Monthly Archives: March 2010

Changelog for build 5275

Filed under changelog
New Core tables

  • yql.env, automatically apply environments per app or per user per app

Bug fixes, including:

  • “content” can be used to filter in WHERE clause
  • fixed charset parameter handling in HTML table (was broken in previous build)
  • another custom redirect fix (for SPARQL table)
  • update now supports “in” as where clause

Avoiding rate limits and getting banned in YQL and Pipes: Caching is your friend

Filed under tutorial

Web caches are great pieces of software: they lower the load on servers; and serve content faster to clients. YQL and Pipes love caches for this very reason, and we reward clients making good use of our reverse proxy caches by not subjecting those who get cached content to rate limits. That’s right – if we can give you your content from cache you can call it as often as you like, no need to cache locally just to save on calls.

Unfortunately we’ve seen a lot of requests to us that could easily take advantage of our caches but don’t. Here’s a list of some DOs and DONTs for calling YQL and Pipes, and let’s use the example of fetching the weather for a zipcode: * from weather.forecast where location=90210

DON’T cachebust
“Cachebusting” means changing your request just a little so that the cache can’t give you a copy of the response it’s seen before, often using a random value or timestamp on the end of the query parameters, for example: * from weather.forecast where location=90210&rnd=_12312

Beware of client-side JS libraries “helping” you
Often developers aren’t even aware they are doing this, but various web client libraries, particular client-side Javascript ones, seem to think cachebusting by default is a sensible thing to do. Its not. It just makes our servers work harder, the downstream sources of data work harder, and the response come back slower to the client. It also stops your own browser cache from helping your app behave faster.

For example, jQuery provides an automatic JSONP callback library that creates a randomly named global function name for each callback. This causes it to cachebust on every call as the function name changes all the time. By taking the time to add a few extra lines of code you can benefit from our caches:

   url: '',
   dataType: 'jsonp',
   jsonp: 'callback',
   jsonpCallback: 'cbfunc'
function cbfunc(data){
   $.each(data.query.results.table, function(i,item){

By defining your own global function in your script you can be sure that it won’t change from request to request, and you can leverage our caches.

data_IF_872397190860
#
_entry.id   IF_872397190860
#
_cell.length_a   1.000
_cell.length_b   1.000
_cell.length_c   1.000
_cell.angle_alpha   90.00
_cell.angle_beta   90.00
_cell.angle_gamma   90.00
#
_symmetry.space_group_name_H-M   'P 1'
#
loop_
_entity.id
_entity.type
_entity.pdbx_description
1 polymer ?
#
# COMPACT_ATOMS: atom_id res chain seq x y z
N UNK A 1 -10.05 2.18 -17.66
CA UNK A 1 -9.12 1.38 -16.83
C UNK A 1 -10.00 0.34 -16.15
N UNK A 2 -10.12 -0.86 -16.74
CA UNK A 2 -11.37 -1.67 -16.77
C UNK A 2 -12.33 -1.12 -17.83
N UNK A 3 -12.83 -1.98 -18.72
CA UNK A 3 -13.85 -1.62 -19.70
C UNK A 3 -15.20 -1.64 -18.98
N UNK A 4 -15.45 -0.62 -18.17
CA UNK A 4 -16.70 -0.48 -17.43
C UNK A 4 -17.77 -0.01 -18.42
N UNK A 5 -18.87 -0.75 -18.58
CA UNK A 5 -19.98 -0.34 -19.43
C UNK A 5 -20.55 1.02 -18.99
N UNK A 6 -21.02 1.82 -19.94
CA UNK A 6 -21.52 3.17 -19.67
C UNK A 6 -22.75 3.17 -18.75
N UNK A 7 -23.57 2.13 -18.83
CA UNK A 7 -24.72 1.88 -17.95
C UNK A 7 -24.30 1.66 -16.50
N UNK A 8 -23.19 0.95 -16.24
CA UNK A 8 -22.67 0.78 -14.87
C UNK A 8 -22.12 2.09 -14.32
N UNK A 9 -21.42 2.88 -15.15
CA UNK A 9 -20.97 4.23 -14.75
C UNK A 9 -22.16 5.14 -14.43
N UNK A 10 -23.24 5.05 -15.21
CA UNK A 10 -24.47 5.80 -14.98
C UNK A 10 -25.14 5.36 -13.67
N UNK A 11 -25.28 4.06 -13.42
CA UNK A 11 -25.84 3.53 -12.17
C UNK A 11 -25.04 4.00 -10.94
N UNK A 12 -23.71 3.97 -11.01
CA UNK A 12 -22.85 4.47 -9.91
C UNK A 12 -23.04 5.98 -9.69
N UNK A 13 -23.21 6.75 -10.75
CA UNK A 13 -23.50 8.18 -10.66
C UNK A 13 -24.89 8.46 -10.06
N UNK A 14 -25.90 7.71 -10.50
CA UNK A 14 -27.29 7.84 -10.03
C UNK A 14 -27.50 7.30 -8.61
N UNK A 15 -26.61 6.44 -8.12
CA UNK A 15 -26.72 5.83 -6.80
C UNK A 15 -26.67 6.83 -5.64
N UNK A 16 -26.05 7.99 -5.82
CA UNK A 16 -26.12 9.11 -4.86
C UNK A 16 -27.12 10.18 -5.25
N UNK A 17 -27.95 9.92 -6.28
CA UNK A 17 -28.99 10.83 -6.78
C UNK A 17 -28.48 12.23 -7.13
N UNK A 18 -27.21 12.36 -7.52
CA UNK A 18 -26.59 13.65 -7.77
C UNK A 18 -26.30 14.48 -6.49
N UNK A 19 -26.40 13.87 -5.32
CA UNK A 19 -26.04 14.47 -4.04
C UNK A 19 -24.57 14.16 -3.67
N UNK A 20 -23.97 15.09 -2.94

If you must cachebust, use a “window” of time
Sometimes the content gets cached for longer than you want, and sometimes your clients are IE6 web browsers which don’t respect cache headers correctly [shudder]. The best solution to this is to append a parameter that changes gradually at the same rate as the content you are requesting. For example, back to our example of fetching the weather forecast for a zipcode. The forecast will probably change throughout the day, but not every single second, so you’re probably ok fetching that every hour and therefore can create a cachebusting header that uses a timestamp that only changes once per hour, for example: * from weather.forecast where location=90210&rnd=_2010031310

This uses a YYYYMMDDHH (year/month/day/hour) format for each request to fetch the weather. All requests arriving over the course of an hour will get a cache hit and you’ll use 1 unit of rate limit (per zipcode).

DO put content into cache
On the flip side of caching busting, sometimes content isn’t cached as long as it should be, or you want it do be. Perhaps the content provider set it wrongly or your usage of the content doesn’t need it updating so frequently. You can take control of this in YQL in a couple of ways.

First, you can choose to explicitly set the cache “maxage” header in an open data table to whatever you want. Lets say you want the table data to be cached for 5 minutes, then in the <execute> statement you’d say response.maxAge=300; (its specified in seconds).

Secondly you can just ask YQL to cache the response to a statement for longer – just append the _maxage query parameter to your call and the result will be stored in cache for that length of time (but not shorter than it would have been originally): * from weather.forecast where location=90210&_maxage=3600

This is really useful when you’re using output from a table that’s not caching enough or an XML source without having to do any open table work.

By making a few small changes to the way your client calls YQL and Pipes you can gain almost infinite rate limit in many cases and provide better performance to your users.

Jonathan Trevor